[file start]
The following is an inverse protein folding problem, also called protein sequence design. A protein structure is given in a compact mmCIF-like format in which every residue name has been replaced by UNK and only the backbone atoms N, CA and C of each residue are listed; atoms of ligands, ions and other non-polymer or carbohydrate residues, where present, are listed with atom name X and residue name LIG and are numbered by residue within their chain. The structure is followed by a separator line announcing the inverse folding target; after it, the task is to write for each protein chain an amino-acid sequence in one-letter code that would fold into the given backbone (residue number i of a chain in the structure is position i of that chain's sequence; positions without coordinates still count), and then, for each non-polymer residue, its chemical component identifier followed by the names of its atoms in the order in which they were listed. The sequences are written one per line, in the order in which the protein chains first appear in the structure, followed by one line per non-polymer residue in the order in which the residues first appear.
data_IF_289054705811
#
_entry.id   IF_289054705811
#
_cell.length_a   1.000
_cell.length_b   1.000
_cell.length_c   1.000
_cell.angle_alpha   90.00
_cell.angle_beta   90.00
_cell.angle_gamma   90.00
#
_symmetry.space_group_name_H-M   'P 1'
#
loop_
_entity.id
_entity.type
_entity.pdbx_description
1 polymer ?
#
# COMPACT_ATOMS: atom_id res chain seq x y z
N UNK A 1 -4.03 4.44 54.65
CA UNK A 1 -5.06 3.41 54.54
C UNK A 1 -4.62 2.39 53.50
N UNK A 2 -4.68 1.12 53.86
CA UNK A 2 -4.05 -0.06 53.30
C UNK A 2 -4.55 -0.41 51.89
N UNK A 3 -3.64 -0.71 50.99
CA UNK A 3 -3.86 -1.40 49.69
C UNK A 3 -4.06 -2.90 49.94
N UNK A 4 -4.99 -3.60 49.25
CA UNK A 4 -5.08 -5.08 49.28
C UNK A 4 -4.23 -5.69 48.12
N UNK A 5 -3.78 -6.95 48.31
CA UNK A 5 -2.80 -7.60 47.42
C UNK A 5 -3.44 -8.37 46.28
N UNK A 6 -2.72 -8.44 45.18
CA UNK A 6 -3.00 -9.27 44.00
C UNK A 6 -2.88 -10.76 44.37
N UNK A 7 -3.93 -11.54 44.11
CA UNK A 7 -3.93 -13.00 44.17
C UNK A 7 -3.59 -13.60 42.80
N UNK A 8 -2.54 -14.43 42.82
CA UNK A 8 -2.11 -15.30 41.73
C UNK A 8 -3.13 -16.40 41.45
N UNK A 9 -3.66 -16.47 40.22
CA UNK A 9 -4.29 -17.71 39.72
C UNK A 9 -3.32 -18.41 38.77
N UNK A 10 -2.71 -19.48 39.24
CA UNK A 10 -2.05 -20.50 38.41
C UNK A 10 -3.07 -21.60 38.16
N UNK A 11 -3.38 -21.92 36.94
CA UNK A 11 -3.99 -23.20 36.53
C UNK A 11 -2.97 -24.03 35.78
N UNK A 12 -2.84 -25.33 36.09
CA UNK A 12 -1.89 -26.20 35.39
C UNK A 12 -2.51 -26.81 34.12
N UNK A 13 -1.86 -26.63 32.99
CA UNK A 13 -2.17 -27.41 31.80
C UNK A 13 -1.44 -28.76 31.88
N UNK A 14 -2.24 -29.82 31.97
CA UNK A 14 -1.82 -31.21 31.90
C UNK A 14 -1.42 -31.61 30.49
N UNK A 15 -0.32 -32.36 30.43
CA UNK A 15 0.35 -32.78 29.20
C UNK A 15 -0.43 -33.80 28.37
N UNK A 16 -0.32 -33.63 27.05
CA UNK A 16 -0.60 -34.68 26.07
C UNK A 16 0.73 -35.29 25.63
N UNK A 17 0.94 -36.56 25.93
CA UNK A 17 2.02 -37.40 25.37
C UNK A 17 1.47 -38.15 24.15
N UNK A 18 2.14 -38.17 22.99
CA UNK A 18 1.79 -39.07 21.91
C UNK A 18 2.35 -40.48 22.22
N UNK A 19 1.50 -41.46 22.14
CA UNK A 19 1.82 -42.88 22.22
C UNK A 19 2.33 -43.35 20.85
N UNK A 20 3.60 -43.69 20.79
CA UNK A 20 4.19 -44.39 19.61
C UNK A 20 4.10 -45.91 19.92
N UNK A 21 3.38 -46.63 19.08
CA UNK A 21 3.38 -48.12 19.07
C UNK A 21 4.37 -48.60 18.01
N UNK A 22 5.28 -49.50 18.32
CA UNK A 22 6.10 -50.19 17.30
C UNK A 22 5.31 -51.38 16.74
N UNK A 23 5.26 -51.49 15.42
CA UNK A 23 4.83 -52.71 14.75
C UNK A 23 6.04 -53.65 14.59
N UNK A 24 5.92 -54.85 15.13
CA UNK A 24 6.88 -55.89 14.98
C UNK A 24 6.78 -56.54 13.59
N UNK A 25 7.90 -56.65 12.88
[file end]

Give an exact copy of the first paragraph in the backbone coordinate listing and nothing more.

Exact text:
The following is an inverse protein folding problem, also called protein sequence design. A protein structure is given in a compact mmCIF-like format in which every residue name has been replaced by UNK and only the backbone atoms N, CA and C of each residue are listed; atoms of ligands, ions and other non-polymer or carbohydrate residues, where present, are listed with atom name X and residue name LIG and are numbered by residue within their chain. The structure is followed by a separator line announcing the inverse folding target; after it, the task is to write for each protein chain an amino-acid sequence in one-letter code that would fold into the given backbone (residue number i of a chain in the structure is position i of that chain's sequence; positions without coordinates still count), and then, for each non-polymer residue, its chemical component identifier followed by the names of its atoms in the order in which they were listed. The sequences are written one per line, in the order in which the protein chains first appear in the structure, followed by one line per non-polymer residue in the order in which the residues first appear.